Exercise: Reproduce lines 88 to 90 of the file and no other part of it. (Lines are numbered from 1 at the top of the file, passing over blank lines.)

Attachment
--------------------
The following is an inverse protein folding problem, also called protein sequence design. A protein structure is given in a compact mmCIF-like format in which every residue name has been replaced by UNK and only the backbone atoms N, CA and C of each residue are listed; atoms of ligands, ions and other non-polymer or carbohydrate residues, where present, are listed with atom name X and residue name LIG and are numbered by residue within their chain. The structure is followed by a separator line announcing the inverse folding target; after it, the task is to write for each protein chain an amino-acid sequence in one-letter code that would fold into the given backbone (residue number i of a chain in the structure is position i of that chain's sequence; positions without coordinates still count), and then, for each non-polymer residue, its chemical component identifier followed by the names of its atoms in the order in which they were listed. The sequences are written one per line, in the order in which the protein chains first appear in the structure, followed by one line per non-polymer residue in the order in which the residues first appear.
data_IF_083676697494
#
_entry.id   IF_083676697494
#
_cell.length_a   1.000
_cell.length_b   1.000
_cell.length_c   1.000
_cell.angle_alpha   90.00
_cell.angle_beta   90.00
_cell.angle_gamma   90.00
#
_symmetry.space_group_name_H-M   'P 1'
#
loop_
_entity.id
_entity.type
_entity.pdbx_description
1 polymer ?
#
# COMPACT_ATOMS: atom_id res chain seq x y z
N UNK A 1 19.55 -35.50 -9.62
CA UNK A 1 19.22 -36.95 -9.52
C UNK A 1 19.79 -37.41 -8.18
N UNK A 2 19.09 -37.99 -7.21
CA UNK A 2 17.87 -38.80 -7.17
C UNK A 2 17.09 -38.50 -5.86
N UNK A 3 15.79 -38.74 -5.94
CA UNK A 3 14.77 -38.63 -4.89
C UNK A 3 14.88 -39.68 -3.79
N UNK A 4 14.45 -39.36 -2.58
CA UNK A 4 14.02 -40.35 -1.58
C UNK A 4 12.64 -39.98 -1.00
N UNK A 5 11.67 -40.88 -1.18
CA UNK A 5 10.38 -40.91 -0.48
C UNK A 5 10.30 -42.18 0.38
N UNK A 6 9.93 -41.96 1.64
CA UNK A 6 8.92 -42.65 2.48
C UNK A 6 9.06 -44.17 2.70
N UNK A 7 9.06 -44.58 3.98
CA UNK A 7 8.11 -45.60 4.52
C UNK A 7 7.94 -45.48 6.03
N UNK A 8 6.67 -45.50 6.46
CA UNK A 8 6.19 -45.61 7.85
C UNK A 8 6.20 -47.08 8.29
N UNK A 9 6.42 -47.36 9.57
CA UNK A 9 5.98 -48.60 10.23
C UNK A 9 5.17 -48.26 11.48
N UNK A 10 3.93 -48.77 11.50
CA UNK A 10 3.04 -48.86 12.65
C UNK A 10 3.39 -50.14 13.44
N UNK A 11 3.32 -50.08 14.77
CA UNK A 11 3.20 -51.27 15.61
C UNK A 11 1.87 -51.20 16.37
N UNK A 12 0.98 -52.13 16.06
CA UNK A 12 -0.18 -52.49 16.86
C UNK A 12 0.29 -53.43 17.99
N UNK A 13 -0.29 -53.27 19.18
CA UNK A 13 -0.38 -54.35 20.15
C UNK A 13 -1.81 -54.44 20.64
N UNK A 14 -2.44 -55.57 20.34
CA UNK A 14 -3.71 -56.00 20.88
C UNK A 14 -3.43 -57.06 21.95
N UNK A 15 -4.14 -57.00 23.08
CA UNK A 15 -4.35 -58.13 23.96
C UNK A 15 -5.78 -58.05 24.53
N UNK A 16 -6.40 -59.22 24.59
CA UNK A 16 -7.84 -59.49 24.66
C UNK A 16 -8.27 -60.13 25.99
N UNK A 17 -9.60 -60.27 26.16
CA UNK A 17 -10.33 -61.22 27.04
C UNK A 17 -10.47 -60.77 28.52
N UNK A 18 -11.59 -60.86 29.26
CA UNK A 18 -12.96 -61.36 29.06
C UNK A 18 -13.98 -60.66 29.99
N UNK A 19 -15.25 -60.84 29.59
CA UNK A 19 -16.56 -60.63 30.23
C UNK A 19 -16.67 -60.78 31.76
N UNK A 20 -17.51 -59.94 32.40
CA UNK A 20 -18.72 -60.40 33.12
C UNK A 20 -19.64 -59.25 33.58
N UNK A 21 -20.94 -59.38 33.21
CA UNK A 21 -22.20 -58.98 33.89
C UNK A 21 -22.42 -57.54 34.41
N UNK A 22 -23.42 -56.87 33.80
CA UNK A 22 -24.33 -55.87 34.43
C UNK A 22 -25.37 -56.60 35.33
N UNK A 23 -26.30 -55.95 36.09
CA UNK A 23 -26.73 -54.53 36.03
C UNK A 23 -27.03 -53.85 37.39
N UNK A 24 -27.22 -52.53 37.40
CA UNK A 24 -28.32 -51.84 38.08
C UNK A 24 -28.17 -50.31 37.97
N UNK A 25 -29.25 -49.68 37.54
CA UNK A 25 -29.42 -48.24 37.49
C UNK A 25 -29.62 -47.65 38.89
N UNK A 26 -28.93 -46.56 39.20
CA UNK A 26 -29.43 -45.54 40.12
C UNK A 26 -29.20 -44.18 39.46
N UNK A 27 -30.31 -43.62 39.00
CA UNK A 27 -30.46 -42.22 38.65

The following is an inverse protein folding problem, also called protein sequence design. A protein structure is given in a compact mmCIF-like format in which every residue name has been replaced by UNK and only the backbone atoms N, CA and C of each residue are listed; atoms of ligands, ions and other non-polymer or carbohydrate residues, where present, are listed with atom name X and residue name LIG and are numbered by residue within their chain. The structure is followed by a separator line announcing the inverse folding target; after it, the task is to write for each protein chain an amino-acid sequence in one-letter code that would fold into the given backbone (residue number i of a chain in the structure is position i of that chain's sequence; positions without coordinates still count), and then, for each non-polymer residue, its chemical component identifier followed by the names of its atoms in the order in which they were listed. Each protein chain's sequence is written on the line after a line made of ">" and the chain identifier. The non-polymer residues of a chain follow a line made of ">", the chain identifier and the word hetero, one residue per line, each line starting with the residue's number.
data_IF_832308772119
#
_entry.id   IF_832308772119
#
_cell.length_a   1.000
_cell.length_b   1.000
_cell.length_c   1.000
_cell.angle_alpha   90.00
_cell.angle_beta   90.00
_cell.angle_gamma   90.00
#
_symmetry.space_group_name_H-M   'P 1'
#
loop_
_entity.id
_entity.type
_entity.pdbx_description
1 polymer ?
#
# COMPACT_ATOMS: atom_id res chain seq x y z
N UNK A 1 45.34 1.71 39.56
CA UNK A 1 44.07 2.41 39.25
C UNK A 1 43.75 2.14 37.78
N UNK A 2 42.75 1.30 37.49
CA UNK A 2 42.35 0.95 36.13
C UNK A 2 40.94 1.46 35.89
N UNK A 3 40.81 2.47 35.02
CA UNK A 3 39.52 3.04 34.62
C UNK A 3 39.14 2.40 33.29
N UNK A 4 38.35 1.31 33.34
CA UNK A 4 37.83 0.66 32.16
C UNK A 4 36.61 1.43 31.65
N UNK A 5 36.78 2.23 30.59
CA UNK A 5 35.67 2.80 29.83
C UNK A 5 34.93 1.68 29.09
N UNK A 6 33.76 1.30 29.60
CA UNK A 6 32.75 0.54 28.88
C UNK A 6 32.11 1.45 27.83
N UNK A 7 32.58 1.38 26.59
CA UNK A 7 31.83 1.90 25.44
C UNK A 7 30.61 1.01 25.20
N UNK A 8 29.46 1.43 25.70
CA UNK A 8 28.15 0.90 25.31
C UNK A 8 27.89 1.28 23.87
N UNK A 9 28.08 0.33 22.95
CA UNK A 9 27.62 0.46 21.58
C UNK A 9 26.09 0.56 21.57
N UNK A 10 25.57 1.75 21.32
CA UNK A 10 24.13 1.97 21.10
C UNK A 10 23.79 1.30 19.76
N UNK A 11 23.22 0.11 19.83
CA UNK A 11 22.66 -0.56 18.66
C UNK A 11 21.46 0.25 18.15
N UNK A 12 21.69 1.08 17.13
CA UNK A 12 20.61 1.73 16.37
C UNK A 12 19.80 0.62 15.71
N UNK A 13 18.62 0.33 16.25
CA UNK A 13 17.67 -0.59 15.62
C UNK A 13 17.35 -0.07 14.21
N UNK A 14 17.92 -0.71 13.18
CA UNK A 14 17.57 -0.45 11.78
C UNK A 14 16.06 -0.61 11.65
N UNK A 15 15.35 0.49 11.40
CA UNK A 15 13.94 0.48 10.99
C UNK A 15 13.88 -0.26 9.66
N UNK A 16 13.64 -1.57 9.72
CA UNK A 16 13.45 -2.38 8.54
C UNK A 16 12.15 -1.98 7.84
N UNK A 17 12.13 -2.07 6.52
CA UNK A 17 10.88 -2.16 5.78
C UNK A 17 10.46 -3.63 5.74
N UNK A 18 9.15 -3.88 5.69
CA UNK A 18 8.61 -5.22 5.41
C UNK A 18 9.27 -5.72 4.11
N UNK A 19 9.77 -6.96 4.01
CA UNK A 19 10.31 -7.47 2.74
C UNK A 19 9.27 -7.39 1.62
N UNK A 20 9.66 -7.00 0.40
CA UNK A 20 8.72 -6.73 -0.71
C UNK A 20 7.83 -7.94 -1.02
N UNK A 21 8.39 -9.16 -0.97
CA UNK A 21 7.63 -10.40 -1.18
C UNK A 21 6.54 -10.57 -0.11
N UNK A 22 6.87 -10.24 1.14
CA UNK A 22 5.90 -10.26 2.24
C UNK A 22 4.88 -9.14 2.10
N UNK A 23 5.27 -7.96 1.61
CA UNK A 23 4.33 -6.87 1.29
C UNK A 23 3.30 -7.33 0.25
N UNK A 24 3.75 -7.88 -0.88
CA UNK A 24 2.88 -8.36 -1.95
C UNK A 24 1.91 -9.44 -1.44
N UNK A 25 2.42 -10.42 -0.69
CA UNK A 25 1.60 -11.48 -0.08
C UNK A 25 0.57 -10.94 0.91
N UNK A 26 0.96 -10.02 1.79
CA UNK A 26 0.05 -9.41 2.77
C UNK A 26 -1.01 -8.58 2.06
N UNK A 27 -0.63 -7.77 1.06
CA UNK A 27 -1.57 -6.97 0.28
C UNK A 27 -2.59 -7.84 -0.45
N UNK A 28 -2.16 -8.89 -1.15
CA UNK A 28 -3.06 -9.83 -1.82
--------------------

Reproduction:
N UNK A 23 -26.30 -55.95 36.09
CA UNK A 23 -26.73 -54.53 36.03
C UNK A 23 -27.03 -53.85 37.39